A report released by the National Institute on Drug Abuse, based on the annual Monitoring the Future (MFT) survey, indicates that negative ‘gateway theory’ comments about vaping made by US Surgeon General Vivek Murthy are somewhat incorrect.
Murthy recently demanded harsher control on vaping products, as he believes that younger people would move on to traditional cigarettes if they start vaping.
While already trying to recover from the introduction of the FDA’s Deeming rule last year, the e-cigarette industry was in relative shock that a medical professional held in such high regard could make a statement that has already been debunked in several studies around the world by respected institutions, including the Royal College of Physicians in London.
The new figures have shown that the number of students who smoke in the US have dropped by the largest amount in history. Moreover, the number of students who vape has also dropped, making it clear that vaping resolutely does not lead to an increase in traditional cigarette smoking by children.
Criticisms of vaping appear unfounded
Many scientists believe that Murthy is heavily against the use of vaping products; and that he may well have been aware of the survey’s results when he conveniently released his report the previous week, according to health activist Dr Michael Siegel:
“It is interesting that the Surgeon General released his report just prior to the release of this new data. Perhaps he realised that once [the data] came out, his “story” about the scourge of e-cigarettes would be destroyed.”
Considering the job description for the US Surgeon General is to promote good health and look after the wellbeing of the population, many feel it is perhaps worrying that a man with such influence would be so callous as to deride an innovation that has the potential to save millions of lives.
It may also help to unburden health services around the world, which spend billions on those whose lives have been ruined by smoking.
What is gateway theory?
Since the 1930s, many products and substances have been demonised through the use of phrases applied to their use including stepping-stone theory, escalation hypothesis, or progression hypothesis.
A more common phrase based on these earlier ideas originated in the 1980s and is referred to as ‘gateway theory’. The premise is that certain products and substances introduce the consumer to a larger family of products and substances that are more harmful than the former.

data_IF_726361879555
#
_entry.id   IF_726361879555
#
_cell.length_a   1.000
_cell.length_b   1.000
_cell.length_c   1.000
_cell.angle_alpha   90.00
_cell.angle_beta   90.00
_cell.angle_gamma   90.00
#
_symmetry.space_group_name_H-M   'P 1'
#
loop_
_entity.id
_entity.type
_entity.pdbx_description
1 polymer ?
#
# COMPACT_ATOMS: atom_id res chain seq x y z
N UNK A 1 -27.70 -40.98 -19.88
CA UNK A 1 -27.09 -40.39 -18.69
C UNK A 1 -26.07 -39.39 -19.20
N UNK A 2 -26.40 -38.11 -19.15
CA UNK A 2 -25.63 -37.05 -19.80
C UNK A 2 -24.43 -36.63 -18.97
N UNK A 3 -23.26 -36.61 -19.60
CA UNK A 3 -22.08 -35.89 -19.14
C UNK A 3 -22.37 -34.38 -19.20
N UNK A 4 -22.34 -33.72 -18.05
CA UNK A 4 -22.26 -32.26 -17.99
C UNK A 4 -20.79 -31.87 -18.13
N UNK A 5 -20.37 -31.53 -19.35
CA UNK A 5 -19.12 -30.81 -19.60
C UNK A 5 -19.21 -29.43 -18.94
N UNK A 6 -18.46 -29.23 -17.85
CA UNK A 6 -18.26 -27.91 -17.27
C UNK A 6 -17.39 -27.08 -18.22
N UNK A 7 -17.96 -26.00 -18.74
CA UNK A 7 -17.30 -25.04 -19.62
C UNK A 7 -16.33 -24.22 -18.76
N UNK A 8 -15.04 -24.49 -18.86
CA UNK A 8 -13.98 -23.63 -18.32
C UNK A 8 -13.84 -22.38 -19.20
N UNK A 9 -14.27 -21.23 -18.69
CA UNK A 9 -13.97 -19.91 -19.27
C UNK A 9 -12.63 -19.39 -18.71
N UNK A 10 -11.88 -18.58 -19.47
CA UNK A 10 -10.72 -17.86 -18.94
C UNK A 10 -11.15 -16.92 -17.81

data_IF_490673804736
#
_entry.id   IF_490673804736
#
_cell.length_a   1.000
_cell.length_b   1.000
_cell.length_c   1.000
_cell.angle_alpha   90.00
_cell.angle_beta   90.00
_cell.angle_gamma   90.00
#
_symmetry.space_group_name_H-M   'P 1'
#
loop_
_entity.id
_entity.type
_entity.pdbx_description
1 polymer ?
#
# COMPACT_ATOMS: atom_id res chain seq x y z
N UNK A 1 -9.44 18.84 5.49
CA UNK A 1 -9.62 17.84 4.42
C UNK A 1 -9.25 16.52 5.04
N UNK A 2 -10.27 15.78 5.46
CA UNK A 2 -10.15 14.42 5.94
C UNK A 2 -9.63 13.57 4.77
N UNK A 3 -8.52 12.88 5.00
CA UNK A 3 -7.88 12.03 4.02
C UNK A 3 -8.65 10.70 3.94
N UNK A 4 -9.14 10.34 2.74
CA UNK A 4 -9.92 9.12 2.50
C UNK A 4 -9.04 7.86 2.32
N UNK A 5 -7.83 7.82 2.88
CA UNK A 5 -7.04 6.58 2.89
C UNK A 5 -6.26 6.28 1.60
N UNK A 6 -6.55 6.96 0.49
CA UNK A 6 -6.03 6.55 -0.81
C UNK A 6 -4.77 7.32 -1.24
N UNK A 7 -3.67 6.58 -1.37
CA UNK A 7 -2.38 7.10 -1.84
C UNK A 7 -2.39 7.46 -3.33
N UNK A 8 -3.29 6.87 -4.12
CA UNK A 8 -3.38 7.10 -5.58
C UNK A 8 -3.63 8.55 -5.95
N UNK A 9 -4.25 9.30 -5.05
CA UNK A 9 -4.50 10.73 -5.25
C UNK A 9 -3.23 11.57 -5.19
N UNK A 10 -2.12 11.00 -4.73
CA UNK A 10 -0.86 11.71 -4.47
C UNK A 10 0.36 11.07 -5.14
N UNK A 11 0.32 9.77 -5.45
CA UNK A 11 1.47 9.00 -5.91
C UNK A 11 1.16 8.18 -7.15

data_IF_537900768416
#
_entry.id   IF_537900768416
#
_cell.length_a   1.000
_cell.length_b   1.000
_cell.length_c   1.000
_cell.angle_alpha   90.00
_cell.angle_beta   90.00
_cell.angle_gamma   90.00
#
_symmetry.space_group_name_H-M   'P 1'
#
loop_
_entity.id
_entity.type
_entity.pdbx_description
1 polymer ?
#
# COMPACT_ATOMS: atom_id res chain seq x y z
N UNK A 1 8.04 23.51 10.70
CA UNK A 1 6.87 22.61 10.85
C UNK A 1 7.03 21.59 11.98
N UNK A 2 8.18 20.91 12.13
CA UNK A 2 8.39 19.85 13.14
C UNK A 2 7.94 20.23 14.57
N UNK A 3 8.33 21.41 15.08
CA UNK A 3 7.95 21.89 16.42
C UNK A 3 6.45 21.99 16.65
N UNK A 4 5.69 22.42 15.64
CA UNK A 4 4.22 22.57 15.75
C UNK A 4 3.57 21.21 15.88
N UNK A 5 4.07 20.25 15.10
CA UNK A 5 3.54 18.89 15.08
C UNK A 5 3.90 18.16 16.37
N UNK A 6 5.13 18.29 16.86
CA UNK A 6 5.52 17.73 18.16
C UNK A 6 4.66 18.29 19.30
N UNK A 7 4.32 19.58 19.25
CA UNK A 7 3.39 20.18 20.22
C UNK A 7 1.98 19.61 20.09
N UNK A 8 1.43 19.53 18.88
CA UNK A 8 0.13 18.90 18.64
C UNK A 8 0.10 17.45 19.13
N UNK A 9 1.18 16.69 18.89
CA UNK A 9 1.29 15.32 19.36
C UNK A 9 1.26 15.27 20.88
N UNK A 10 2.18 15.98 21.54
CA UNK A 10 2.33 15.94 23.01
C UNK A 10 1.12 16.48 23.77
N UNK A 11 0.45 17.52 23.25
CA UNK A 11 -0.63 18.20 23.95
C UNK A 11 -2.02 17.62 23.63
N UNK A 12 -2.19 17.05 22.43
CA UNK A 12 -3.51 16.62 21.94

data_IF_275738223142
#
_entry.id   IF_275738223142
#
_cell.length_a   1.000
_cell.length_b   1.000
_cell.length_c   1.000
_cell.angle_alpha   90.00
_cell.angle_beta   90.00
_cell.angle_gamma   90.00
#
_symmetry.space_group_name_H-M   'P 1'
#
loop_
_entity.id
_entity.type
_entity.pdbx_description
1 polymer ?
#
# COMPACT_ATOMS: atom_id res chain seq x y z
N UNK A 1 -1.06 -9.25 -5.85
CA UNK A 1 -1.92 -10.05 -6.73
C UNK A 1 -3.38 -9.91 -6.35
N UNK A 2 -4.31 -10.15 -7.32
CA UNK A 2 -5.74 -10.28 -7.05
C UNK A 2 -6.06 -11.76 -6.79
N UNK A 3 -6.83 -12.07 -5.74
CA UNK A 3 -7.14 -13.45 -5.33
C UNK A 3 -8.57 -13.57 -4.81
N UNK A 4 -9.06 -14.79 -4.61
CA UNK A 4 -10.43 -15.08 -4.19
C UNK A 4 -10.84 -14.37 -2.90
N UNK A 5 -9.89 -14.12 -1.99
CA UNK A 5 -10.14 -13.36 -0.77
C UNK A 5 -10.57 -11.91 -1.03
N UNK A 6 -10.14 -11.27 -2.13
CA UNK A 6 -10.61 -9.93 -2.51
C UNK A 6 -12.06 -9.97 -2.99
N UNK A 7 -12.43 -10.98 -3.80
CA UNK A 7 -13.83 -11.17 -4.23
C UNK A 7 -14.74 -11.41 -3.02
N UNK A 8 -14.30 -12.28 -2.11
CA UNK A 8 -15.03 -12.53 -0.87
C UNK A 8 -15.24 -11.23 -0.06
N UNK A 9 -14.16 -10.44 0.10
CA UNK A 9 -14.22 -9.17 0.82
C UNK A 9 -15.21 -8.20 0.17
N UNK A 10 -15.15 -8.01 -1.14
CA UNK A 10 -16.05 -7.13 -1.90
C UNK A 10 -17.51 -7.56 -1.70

A prime example is that of marijuana, a drug that was vilified during the ‘reefer madness’ crackdown of the 1950s, under the assumption that it would cause users to seek greater and greater highs by using stronger and stronger drugs.
Although this belief was quickly found to have no basis in scientific fact, the Nixon and Reagan administrations were happy to ignore this research to further their idealistic ‘War on Drugs’ – a war that is now considered to have wasted billions of dollars of public funds with no success, considering the continued legalisation of marijuana across the country, as well as filling prisons with non-violent offenders who in retrospect should have been given a community order or simply a fine.
Gateway theory has in the past been used as a political tool by businesses or politicians who wish to prevent the proliferation of products that are not compatible with their beliefs or agenda and since the launch of e-cigarettes, there are many in positions of power who feel that vaping is a danger to the public for the aforementioned reasons.
When vaping products were first made available to the public, anti-smoking campaigners failed to see the health benefits of the product, instead believing that the product itself would cause non-smokers to become addicted to nicotine, and ultimately find themselves smoking traditional cigarettes for a better ‘hit’.
While this theory has been dismissed by many experts, it is only recently that politicians and anti-smoking campaigners have begun to see the value of a safer alternative to smoking that works as a cessation device.